While in Shanghai and Hong Kong, we had the opportunity to stay at the privately-owned hotels, whose signature is the amazing design and a few other features described below. The entrance of JIA Shanghai is so discreet, you would be forgiven for missing it altogether. In fact, most people do.
Strategically positioned on one of the most famous shopping streets of Shanghai, West Nanjing Rd, the hotel is a super cool, super chic oasis in the middle of a bustling city. The design is a mixture of contemporary and discreetly traditional Asian that should not be labeled because, quite simply, it is unique.
From the weathered wooden floors, to the muted lighting and sophisticated guests (who seem to accessorize the hotel perfectly) to the carefully selected music and high tech everything, the hotel doesn’t look and feel like a hotel but a private home of impeccable taste. Indeed, we learn that JIA in Mandarin means “home”.
Suddenly, many things make more sense… The lobby arranged as a drawing room, with the complimentary all day coffee, drinks and snacks; the central table with carefully arranged magazines and floor power points for computers, the complimentary WiFi throughout, the full y equipped kitchenette in every suite, the comfortable sitting area and music power point that allows you to listen to your Spotify selection everywhere in the apartment (for these are not mere hotel rooms, but studio pods), the exceptional quality bedding and edgy art on the walls…
What really takes JIA to a completely different level in the luxury hotel stakes is attention to detail rarely if ever seen in mere “luxury” hotels.
I mention to the hospitality manageress that I love the JIA signature bathroom products and she says every guest wants to take a large bottle of each home, as if anticipating my carefully staged request.
Everything at JIA is “just so” to the extent that if I start writing about it all, this feature would sound like an advertorial, which it is most definitely NOT. The best thing is to experience it. It comes with a warning, though: once you stay there, you would find it very hard indeed to stay in a regular 5 star hotel without finding fault with something or other.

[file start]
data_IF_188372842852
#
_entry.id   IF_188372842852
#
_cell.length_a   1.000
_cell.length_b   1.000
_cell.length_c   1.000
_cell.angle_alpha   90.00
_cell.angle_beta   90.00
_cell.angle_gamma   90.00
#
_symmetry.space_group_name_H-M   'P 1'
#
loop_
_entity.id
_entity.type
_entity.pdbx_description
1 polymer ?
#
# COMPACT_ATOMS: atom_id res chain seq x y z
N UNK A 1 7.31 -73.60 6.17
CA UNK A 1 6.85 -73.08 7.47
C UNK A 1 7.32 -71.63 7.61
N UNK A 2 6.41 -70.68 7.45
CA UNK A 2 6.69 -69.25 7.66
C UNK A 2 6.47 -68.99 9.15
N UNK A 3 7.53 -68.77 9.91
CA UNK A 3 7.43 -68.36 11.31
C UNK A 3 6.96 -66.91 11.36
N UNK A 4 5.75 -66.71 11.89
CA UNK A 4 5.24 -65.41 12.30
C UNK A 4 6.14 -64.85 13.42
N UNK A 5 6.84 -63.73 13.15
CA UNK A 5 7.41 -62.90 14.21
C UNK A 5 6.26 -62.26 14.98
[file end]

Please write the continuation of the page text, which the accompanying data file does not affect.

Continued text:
The perception shift is subliminal, you see…
Oh, and lest I forget, JIA has the best Italian restaurant in Shanghai – just in case you’ve stayed long enough to tire of traditional Chinese fare!
The JIA hotel in Hong Kong is slick and modern without the opulence of its Shanghai sister. Space, always at a premium in this pulsating, super- busy city, is cleverly maximised and each room is, in fact, a small suite, with a sitting room, kitchen area and a “boudoir” style space near the window.
The JIA Hong Kong restaurant, named simply 308, is not part of the hotel here, but in a completely different part of town – the art gallery district in Holl ywood Road. Interestingly designed, it too offers Italian cuisine to palates that have overdosed on Oriental cuisine and looks hugel y well patronised.
While in Hong Kong, we met Joanne Ooi, clear air activist extraordinaire who founded The Clean Air Network, Yana Peel, the glamorous co-founder of the Outset Art Foundation, and Howard Bilton, CEO of the Sovereign Trust and Art Foundation.
It was quite fitting that we should meet Hong Kong’s most connected at the Kee Club, the meeting place for everyone who is anyone in the region.
Christian Rhomberg, Kee’s founder, joined in and later talked about the Budhist festival he is organising, about collecting art, his earl y days in Asia, how it all began and his newly opened Shanghai outpost.
Our stay in Hong Kong was short. The amazing energy about the place, the heaving industry of the people, the breathtaking beauty of the “outer territories” and the air of “it is all happening here and now” made me question the accepted wisdom that Europe and its Western capital cities are the centre of the world.
The magic of Hong Kong island is hard to beat.